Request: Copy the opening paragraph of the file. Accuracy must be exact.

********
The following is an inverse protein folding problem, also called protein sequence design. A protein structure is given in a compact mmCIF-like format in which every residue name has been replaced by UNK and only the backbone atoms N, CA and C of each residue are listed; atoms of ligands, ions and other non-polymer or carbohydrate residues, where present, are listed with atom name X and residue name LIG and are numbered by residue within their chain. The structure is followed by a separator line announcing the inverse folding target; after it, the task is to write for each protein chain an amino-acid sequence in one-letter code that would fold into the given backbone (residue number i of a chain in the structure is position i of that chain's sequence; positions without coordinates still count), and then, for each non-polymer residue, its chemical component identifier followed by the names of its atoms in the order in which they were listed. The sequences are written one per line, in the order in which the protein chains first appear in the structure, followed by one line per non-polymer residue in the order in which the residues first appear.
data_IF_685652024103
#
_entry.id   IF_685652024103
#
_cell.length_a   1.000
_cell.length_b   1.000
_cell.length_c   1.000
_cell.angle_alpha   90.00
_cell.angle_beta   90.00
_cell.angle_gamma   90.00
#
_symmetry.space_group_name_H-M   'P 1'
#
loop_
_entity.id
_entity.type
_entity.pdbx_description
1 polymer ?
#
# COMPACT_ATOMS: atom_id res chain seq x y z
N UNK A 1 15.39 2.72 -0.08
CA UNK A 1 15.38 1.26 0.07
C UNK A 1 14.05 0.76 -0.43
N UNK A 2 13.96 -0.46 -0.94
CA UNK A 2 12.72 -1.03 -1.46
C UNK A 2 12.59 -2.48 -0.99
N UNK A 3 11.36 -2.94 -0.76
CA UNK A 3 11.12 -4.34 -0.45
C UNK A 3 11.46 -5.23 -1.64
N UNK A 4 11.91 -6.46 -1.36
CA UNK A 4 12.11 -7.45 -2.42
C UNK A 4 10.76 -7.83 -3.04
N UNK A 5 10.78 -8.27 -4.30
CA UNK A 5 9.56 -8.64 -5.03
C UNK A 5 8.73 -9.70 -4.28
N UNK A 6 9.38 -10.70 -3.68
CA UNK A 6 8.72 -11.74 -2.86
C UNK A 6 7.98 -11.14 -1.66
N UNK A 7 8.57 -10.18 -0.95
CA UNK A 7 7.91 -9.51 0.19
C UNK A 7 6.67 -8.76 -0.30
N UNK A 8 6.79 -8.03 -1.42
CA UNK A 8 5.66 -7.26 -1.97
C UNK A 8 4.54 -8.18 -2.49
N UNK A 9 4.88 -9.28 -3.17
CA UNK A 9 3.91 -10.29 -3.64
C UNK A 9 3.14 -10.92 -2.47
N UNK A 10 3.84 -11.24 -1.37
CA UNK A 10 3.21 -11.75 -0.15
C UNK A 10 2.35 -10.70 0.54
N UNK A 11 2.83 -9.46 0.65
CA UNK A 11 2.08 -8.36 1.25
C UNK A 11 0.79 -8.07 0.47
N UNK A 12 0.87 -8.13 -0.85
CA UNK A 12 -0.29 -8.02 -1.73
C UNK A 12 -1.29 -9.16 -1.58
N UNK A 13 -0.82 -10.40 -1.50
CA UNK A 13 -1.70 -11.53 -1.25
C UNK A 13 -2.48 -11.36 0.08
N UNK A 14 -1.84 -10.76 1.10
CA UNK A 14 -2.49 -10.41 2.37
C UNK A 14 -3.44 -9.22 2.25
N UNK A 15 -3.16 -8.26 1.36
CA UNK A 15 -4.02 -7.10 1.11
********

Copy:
The following is an inverse protein folding problem, also called protein sequence design. A protein structure is given in a compact mmCIF-like format in which every residue name has been replaced by UNK and only the backbone atoms N, CA and C of each residue are listed; atoms of ligands, ions and other non-polymer or carbohydrate residues, where present, are listed with atom name X and residue name LIG and are numbered by residue within their chain. The structure is followed by a separator line announcing the inverse folding target; after it, the task is to write for each protein chain an amino-acid sequence in one-letter code that would fold into the given backbone (residue number i of a chain in the structure is position i of that chain's sequence; positions without coordinates still count), and then, for each non-polymer residue, its chemical component identifier followed by the names of its atoms in the order in which they were listed. The sequences are written one per line, in the order in which the protein chains first appear in the structure, followed by one line per non-polymer residue in the order in which the residues first appear.